Emptying of intracellular Ca2+ stores stimulates Ca2+ entry in mouse pancreatic beta-cells by both direct and indirect mechanisms

J Physiol. 1997 Sep 1;503 ( Pt 2)(Pt 2):387-98. doi: 10.1111/j.1469-7793.1997.387bh.x.

Abstract

1. In non-excitable cells, the depletion of intracellular Ca2+ stores triggers Ca2+ influx by a process called capacitative Ca2+ entry. In the present study, we have investigated how the emptying of these stores by thapsigargin (1 microM) influences Ca2+ influx in electrically excitable pancreatic beta-cells. The cytoplasmic Ca2+ concentration ([Ca2+]i) was monitored in clusters of mouse beta-cells or in whole islets loaded with fura-2. 2. The membrane was first held hyperpolarized by diazoxide, an opener of ATP-sensitive K+ (KATP) channels, in the presence of 4.8 mM K+. Alternating between Ca(2+)-free medium and medium containing 2.5 mM Ca2+ caused a minor rise in [Ca2+]i (approximately 14 nM) in clusters of beta-cells. A larger rise (approximately 65 nM), resistant to the blockade of voltage-dependent Ca2+ channels by D600, occurred when extracellular Ca2+ was readmitted after emptying intracellular Ca2+ stores with thapsigargin or acetylcholine. Thus there exists a small capacitative Ca2+ entry in beta-cells. 3. When the membrane potential was clamped at depolarized levels with 10, 20 or 45 mM K+ in the presence of diazoxide, [Ca2+]i increased to different plateau levels ranging between 100 and 900 nM. Thapsigargin consistently caused a further transient rise in [Ca2+]i, but had little (at 10 mM K+) or no effect on the plateau level. This confirms that the capacitative Ca2+ entry is small. 4. In clusters of cells whose membrane potential was not clamped with diazoxide, 15 mM glucose (in 4.8 mM K+) induced [Ca2+]i oscillations by promoting Ca2+ influx through voltage-dependent Ca2+ channels. The application of thapsigargin accelerated these oscillations and increased their amplitude, sometimes causing a sustained elevation of [Ca2+]i. Similar results were obtained from whole islets perifused with a medium containing > or = 6 mM glucose. The effect of thapsigargin was always much larger than expected from the capacitative Ca2+ entry, probably because of a potentiation of Ca2+ influx through voltage-dependent Ca2+ channels. 5. This potentiating effect of thapsigargin did not result from an acceleration of cell metabolism since the drug did not affect glucose-induced changes in NAD(P)H fluorescence. It is also unlikely to involve the inhibition of KATP channels because thapsigargin steadily elevated [Ca2+]i in cells in which [Ca2+]i oscillations persisted in the presence of a maximally effective concentration of tolbutamide. 6. In conclusion, the emptying of intracellular Ca2+ stores in beta-cells induces a small capacitative Ca2+ entry and activates a depolarizing current which potentiates glucose-induced Ca2+ influx through voltage-dependent Ca2+ channels.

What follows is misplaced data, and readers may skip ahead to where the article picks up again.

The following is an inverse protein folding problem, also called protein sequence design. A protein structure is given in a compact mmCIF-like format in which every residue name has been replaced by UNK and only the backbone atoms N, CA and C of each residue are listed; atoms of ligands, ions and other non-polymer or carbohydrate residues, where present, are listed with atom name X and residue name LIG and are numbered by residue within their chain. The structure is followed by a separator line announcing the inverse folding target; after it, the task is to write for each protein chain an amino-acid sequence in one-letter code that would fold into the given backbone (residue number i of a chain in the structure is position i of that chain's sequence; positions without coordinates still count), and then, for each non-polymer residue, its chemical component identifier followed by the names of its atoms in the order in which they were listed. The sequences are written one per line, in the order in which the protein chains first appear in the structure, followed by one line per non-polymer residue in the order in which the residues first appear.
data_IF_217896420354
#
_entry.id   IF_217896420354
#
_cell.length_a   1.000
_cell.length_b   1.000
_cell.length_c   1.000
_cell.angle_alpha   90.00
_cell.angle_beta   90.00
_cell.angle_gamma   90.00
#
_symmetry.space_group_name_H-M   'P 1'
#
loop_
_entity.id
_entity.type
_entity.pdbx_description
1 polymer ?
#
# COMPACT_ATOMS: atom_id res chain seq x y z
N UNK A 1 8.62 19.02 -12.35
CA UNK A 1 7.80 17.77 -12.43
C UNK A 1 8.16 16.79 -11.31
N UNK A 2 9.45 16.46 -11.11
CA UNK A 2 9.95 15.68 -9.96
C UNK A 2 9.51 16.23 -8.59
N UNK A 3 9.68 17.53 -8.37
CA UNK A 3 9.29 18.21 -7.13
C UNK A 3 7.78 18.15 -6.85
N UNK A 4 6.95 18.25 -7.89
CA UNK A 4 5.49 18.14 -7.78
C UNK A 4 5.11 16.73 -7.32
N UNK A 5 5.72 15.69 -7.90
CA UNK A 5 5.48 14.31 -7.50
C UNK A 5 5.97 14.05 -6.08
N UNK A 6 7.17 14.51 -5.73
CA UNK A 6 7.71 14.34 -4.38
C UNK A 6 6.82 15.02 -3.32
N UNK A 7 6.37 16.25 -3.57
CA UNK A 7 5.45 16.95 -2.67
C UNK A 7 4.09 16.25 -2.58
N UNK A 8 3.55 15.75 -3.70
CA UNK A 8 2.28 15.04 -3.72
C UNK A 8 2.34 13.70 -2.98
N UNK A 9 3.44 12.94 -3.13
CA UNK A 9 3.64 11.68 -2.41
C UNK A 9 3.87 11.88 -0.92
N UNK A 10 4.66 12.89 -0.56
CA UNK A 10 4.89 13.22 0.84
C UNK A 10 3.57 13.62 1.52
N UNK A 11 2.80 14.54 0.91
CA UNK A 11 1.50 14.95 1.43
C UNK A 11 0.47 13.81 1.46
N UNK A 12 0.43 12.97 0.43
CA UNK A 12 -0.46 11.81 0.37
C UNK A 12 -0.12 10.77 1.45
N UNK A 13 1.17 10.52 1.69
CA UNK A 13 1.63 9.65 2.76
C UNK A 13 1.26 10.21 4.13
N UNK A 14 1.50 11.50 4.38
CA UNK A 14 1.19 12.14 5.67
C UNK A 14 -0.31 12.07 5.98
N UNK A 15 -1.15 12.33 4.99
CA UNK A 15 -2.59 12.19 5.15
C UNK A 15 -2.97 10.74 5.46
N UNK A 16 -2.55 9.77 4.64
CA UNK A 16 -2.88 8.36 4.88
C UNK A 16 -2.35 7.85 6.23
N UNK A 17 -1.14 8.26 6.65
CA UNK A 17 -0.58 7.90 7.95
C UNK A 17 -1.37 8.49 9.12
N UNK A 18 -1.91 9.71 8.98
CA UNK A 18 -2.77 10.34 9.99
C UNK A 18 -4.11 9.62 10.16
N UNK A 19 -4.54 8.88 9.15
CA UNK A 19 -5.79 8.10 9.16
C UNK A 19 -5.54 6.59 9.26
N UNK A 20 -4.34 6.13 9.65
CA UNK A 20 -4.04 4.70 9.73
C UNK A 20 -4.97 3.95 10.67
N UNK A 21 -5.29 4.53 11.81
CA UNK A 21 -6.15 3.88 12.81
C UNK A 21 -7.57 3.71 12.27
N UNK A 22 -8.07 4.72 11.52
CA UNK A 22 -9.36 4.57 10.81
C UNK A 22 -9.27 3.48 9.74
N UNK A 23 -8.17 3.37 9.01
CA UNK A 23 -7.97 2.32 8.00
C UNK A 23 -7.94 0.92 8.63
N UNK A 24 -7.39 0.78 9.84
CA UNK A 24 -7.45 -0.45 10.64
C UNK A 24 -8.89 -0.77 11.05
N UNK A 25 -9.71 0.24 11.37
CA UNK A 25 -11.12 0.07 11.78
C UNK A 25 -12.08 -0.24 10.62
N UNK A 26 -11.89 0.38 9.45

Publication types

  • Research Support, Non-U.S. Gov't

MeSH terms

  • Acetylcholine / pharmacology
  • Animals
  • Calcium / metabolism*
  • Calcium Channel Blockers / pharmacology
  • Calcium Channels / metabolism*
  • Calcium-Transporting ATPases / antagonists & inhibitors
  • Electric Stimulation
  • Enzyme Inhibitors / pharmacology
  • Female
  • Gallopamil / pharmacology
  • Glucose / pharmacology
  • Hypoglycemic Agents / pharmacology
  • Islets of Langerhans / metabolism*
  • Male
  • Membrane Potentials / drug effects
  • Membrane Potentials / physiology
  • Mice
  • Patch-Clamp Techniques
  • Pyridines / metabolism
  • Thapsigargin / pharmacology

Substances

  • Calcium Channel Blockers
  • Calcium Channels
  • Enzyme Inhibitors
  • Hypoglycemic Agents
  • Pyridines
  • Gallopamil
  • Thapsigargin
  • Calcium-Transporting ATPases
  • Glucose
  • Acetylcholine
  • Calcium